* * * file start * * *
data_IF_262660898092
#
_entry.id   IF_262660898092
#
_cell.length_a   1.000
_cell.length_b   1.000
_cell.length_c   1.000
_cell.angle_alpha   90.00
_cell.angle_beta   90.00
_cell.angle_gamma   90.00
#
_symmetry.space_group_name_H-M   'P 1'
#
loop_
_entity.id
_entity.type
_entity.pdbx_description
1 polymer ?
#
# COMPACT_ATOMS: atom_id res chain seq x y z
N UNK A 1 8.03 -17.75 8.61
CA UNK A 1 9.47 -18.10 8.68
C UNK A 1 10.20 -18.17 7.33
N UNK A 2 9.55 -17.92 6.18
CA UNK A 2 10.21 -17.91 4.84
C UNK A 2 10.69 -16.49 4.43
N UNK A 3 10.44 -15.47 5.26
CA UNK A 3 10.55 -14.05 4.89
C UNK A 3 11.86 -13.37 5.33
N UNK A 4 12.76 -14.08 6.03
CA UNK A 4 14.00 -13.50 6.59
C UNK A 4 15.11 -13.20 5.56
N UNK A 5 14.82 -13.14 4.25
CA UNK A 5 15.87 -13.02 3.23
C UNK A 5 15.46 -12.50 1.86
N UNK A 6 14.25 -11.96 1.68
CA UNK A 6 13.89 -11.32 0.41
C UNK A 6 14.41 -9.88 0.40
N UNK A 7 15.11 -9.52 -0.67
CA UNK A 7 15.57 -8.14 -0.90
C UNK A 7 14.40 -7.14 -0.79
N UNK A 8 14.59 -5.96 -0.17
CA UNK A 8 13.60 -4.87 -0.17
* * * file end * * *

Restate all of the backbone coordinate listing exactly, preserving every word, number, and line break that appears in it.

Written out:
data_IF_262660898092
#
_entry.id   IF_262660898092
#
_cell.length_a   1.000
_cell.length_b   1.000
_cell.length_c   1.000
_cell.angle_alpha   90.00
_cell.angle_beta   90.00
_cell.angle_gamma   90.00
#
_symmetry.space_group_name_H-M   'P 1'
#
loop_
_entity.id
_entity.type
_entity.pdbx_description
1 polymer ?
#
# COMPACT_ATOMS: atom_id res chain seq x y z
N UNK A 1 8.03 -17.75 8.61
CA UNK A 1 9.47 -18.10 8.68
C UNK A 1 10.20 -18.17 7.33
N UNK A 2 9.55 -17.92 6.18
CA UNK A 2 10.21 -17.91 4.84
C UNK A 2 10.69 -16.49 4.43
N UNK A 3 10.44 -15.47 5.26
CA UNK A 3 10.55 -14.05 4.89
C UNK A 3 11.86 -13.37 5.33
N UNK A 4 12.76 -14.08 6.03
CA UNK A 4 14.00 -13.50 6.59
C UNK A 4 15.11 -13.20 5.56
N UNK A 5 14.82 -13.14 4.25
CA UNK A 5 15.87 -13.02 3.23
C UNK A 5 15.46 -12.50 1.86
N UNK A 6 14.25 -11.96 1.68
CA UNK A 6 13.89 -11.32 0.41
C UNK A 6 14.41 -9.88 0.40
N UNK A 7 15.11 -9.52 -0.67
CA UNK A 7 15.57 -8.14 -0.90
C UNK A 7 14.40 -7.14 -0.79
N UNK A 8 14.59 -5.96 -0.17
CA UNK A 8 13.60 -4.87 -0.17